Magazine article Monthly Review

How the Philippine-U.S. War Began

Magazine article Monthly Review

How the Philippine-U.S. War Began

Article excerpt

On May 1, 1898, Admiral Dewey sank the Spanish fleet in Manila Bay, in a war the Republican Administration of William McKinley was waging against the decrepit Spanish Empire. To secure public support, McKinley had declared that the war was fought to free Cuba from Spanish rule. But, in December of that year, Washington signed a treaty with its defeated rival that revealed a reason for the war that was of more substantial derivation. The treaty gave the United States three of Spain's colonies: the Philippines, Puerto Rico, and Guam. It gave a fourth, Cuba, nominal independence, since previous political necessities offered Washington little choice. From the treaty's terms, it appears the corporate elite that dominated the McKinley Administration fought the war to grab what they could of Spain's colonies. They did this, their political representatives declared, to secure new foreign markets for a U.S. economy that had been mired in depression since 1893. The Philippines presented a special advantage, since its strategic location made it seem a natural stepping stone to the vast markets of China.

Meanwhile, however, a powerful opposition to the treaty had mushroomed in the United States, led by an organization called the Anti-Imperialist League. Initiated in Boston in November 1898, the movement had spread rapidly nationwide. Its founders were, for the most part, lawyers, teachers, clergy, business leaders - white, male, and middle class. Anti-imperialist sentiment, the nation's oldest political tradition, influenced them, as it did many others who came to the movement. But the Bostonians were especially motivated by their former opposition to slavery, during the Civil War and the years before. They regarded the colonization of the Philippines as the enslavement of another colored people on the other side of the globe. Given its open identification with corporate interests, Washington's foreign policy drew opposition from the urban middle class, and from organized workers and farmers, all aggrieved by the new dominance of corporate capital in the 1890s. There were also those who opposed the treaty because of racial prejudice: they didn't want the United States to have a colored colonial appendage. The pressures engendered by these many opponents of the treaty, and perhaps by partisan interest as well, caused the Democratic Party to oppose the treaty strongly.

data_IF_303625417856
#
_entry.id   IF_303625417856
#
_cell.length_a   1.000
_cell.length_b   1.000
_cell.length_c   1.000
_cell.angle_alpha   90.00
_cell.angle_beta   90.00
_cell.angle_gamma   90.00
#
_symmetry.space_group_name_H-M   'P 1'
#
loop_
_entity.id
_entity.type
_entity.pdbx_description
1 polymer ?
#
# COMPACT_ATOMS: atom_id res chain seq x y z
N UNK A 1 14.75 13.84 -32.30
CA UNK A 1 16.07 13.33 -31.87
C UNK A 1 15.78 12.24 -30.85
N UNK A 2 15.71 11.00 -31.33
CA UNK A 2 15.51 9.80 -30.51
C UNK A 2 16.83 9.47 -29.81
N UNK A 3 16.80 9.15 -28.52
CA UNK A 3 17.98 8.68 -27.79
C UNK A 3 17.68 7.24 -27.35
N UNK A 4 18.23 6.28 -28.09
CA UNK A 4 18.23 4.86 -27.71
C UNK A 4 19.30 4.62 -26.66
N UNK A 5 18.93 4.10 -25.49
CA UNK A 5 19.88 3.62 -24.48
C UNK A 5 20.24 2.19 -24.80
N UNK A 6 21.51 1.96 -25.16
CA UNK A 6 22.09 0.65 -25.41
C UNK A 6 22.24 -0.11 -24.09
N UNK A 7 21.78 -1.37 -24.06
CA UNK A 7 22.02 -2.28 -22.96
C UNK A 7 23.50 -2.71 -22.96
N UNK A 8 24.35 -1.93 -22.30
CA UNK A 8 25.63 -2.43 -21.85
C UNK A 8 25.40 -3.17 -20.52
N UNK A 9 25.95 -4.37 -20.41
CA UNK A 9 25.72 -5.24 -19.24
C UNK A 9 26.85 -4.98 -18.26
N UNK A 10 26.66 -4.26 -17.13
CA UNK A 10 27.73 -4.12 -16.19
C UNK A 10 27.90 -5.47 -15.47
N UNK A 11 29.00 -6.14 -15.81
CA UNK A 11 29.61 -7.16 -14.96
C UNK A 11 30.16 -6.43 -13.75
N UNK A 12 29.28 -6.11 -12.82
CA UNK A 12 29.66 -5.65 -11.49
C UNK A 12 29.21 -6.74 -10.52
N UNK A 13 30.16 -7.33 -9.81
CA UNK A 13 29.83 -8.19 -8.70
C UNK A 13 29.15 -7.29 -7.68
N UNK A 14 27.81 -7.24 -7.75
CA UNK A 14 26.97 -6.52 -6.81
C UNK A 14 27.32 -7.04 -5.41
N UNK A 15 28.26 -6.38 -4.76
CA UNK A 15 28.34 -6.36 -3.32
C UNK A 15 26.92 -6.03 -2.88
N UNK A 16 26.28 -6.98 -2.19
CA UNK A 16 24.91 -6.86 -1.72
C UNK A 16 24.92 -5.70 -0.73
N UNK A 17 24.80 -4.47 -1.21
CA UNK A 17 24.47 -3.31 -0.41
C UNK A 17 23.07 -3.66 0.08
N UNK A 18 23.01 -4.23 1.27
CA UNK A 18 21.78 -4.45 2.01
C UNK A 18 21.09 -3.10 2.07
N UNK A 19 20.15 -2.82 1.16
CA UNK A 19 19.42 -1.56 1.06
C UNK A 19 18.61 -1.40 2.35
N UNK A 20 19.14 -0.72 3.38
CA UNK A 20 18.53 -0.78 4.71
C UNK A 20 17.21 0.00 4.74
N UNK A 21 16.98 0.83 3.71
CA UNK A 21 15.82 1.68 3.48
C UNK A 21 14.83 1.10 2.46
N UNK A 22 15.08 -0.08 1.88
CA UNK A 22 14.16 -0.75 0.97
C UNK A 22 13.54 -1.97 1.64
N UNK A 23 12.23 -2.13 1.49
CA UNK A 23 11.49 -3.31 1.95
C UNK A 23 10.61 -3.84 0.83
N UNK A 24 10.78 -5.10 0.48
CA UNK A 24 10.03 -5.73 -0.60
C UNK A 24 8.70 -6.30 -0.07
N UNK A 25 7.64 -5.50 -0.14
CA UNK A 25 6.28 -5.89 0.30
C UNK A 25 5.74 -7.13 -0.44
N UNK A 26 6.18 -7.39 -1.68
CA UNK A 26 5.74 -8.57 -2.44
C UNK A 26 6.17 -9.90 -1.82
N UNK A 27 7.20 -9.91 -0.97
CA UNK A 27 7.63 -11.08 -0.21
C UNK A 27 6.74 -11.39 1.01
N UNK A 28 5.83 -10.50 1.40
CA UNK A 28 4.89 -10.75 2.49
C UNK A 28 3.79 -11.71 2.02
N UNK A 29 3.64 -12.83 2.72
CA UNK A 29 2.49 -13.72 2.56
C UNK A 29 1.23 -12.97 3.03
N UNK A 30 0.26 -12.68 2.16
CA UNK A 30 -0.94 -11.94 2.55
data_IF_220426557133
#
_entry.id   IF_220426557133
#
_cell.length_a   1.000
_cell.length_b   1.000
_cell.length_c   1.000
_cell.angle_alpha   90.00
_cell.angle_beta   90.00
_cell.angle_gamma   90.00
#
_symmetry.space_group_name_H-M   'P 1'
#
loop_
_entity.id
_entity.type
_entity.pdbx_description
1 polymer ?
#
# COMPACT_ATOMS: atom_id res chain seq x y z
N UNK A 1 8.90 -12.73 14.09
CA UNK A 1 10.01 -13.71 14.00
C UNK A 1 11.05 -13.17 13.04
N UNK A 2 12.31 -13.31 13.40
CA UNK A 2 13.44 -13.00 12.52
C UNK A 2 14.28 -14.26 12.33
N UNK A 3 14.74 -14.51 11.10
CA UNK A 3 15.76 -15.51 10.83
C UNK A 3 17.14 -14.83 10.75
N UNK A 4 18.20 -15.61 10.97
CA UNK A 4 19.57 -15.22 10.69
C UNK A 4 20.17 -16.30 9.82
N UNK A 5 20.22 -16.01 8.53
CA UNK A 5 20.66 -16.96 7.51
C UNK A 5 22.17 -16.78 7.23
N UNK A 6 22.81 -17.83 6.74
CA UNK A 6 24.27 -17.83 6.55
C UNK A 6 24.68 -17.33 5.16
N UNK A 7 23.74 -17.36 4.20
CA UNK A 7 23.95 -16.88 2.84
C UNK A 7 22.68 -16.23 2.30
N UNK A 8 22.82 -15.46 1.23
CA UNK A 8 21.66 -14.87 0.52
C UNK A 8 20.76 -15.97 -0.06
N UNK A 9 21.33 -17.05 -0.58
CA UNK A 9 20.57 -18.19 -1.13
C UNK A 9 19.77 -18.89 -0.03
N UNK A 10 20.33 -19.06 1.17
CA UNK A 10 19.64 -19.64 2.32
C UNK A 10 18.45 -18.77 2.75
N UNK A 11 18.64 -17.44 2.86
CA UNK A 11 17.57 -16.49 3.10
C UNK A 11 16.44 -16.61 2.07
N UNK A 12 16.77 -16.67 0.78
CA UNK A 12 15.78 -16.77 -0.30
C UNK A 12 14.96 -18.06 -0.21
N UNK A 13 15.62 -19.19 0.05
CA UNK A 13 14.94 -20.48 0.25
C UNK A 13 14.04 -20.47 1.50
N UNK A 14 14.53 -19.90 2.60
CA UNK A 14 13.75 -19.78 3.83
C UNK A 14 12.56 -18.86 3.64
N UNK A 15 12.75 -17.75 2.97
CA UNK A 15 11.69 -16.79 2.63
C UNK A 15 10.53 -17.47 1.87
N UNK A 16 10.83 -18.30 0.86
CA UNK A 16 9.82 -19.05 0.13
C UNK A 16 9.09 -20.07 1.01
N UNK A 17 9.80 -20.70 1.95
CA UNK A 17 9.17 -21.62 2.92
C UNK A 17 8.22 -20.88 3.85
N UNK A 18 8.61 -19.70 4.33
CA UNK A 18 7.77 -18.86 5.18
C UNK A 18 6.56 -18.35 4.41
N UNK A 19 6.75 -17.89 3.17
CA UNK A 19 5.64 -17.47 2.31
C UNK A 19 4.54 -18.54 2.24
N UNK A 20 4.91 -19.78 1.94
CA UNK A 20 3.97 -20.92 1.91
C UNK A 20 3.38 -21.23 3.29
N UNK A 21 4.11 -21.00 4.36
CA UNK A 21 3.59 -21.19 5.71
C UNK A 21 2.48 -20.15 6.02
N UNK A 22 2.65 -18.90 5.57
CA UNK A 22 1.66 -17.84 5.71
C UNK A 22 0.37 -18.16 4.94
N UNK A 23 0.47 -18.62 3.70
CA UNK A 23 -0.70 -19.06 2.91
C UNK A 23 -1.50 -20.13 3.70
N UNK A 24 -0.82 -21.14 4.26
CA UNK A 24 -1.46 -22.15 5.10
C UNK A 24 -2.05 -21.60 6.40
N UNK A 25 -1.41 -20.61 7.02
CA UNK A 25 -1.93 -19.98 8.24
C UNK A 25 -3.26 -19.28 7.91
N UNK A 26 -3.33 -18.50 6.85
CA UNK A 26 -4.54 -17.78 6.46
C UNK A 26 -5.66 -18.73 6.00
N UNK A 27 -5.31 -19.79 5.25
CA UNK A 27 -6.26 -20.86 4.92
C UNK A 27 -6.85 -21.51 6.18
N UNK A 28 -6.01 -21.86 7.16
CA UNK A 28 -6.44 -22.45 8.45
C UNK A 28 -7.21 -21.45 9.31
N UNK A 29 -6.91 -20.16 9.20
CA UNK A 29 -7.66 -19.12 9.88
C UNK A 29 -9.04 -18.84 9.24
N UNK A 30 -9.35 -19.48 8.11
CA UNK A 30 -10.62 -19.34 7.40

Supporters of the treaty had yet another obstacle to reckon with: armed Philippine nationalists, called "insurgents" by Washington (following the usage of imperial Spain). They had risen against Spain in the late 1890s. By the summer of 1898, they had established a Philippine government, republican in form. They had also all but defeated the Spanish military on the main island of Luzon, having driven it into Manila, the Philippines' capital city. At first, the United States had appeared to support the Philippine nationalists, seeming to welcome their fight against the Spanish rival. But early in August 1898, with Dewey reinforced by twelve thousand troops and Spain's complete defeat imminent, this policy came to an end. Then, behind the backs of the nationalists, the U.S. command negotiated with Spanish military officials in Manila, accepted their surrender, and occupied Manila. Denied entry to that city by the U.S. command, the Philippine forces maintained the line of positions surrounding it that they had held against the Spanish.

This, then, was the situation the McKinley Administration faced after the signing of the treaty in December. In the Philippines, the nationalists (whom Washington regarded as potential opponents of the treaty and its implementation) surrounded U.S. troops occupying Manila. Meanwhile, in the United States, the treaty's domestic opponents were active in a vigorous campaign that was having its effect on the Senate. In January 1899, the treaty's supporters in that body were not at all certain they had enough votes to pass it. …

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